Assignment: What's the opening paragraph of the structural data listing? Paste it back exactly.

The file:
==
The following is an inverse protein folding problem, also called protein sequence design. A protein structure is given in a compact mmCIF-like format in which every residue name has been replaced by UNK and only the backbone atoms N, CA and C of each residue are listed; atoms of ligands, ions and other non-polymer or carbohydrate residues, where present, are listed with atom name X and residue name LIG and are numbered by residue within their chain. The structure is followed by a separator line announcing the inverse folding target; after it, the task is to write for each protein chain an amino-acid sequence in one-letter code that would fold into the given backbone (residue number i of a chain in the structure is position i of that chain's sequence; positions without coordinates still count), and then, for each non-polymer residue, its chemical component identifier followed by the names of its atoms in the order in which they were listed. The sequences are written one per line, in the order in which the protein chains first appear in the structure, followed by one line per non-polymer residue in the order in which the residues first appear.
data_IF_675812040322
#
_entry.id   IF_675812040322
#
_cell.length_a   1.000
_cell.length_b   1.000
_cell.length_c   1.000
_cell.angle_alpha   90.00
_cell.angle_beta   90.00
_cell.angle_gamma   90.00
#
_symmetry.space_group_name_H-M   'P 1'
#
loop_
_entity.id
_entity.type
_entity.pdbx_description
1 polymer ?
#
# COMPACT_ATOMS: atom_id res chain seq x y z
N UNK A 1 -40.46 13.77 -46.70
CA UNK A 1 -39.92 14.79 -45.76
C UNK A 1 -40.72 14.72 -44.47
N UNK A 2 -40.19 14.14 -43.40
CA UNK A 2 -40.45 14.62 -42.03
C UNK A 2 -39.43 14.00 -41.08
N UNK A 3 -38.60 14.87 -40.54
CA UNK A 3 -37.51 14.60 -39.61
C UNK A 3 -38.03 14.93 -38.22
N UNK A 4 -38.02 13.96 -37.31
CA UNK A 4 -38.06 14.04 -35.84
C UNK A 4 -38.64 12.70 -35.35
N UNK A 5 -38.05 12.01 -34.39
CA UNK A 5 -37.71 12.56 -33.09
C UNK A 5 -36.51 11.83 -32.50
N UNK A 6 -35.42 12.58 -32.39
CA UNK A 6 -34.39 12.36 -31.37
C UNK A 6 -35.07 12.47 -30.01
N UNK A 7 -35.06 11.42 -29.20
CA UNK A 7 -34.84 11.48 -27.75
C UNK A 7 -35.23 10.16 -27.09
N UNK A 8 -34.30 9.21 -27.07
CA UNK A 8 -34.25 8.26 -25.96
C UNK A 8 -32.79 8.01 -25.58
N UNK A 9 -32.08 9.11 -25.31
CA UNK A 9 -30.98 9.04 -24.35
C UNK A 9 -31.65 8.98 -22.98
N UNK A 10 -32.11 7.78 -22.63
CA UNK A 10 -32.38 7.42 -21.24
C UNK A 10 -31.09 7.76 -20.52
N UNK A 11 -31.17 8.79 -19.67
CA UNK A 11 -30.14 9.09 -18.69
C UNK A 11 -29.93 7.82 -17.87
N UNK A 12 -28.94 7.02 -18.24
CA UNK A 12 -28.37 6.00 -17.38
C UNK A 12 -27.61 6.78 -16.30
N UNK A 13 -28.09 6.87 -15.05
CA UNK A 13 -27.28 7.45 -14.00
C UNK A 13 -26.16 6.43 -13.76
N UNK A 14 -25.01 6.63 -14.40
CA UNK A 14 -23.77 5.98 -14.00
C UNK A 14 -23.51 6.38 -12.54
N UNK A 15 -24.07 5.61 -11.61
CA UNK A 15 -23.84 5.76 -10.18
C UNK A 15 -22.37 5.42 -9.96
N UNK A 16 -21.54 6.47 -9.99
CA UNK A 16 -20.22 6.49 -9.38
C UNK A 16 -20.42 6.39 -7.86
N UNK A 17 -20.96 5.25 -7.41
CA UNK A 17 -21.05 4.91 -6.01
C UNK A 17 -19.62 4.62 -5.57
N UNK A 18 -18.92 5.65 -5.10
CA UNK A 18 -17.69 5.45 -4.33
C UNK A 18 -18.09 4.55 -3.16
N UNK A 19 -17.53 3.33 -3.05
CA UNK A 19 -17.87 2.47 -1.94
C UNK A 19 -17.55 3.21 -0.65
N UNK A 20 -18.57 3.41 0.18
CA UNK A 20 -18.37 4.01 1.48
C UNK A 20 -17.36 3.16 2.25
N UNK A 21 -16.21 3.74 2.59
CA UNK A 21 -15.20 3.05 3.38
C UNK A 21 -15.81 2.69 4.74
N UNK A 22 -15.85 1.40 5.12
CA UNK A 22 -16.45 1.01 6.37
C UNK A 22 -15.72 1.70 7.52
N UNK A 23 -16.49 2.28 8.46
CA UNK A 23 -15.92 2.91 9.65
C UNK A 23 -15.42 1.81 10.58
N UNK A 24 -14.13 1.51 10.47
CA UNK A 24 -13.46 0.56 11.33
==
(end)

The following is an inverse protein folding problem, also called protein sequence design. A protein structure is given in a compact mmCIF-like format in which every residue name has been replaced by UNK and only the backbone atoms N, CA and C of each residue are listed; atoms of ligands, ions and other non-polymer or carbohydrate residues, where present, are listed with atom name X and residue name LIG and are numbered by residue within their chain. The structure is followed by a separator line announcing the inverse folding target; after it, the task is to write for each protein chain an amino-acid sequence in one-letter code that would fold into the given backbone (residue number i of a chain in the structure is position i of that chain's sequence; positions without coordinates still count), and then, for each non-polymer residue, its chemical component identifier followed by the names of its atoms in the order in which they were listed. The sequences are written one per line, in the order in which the protein chains first appear in the structure, followed by one line per non-polymer residue in the order in which the residues first appear.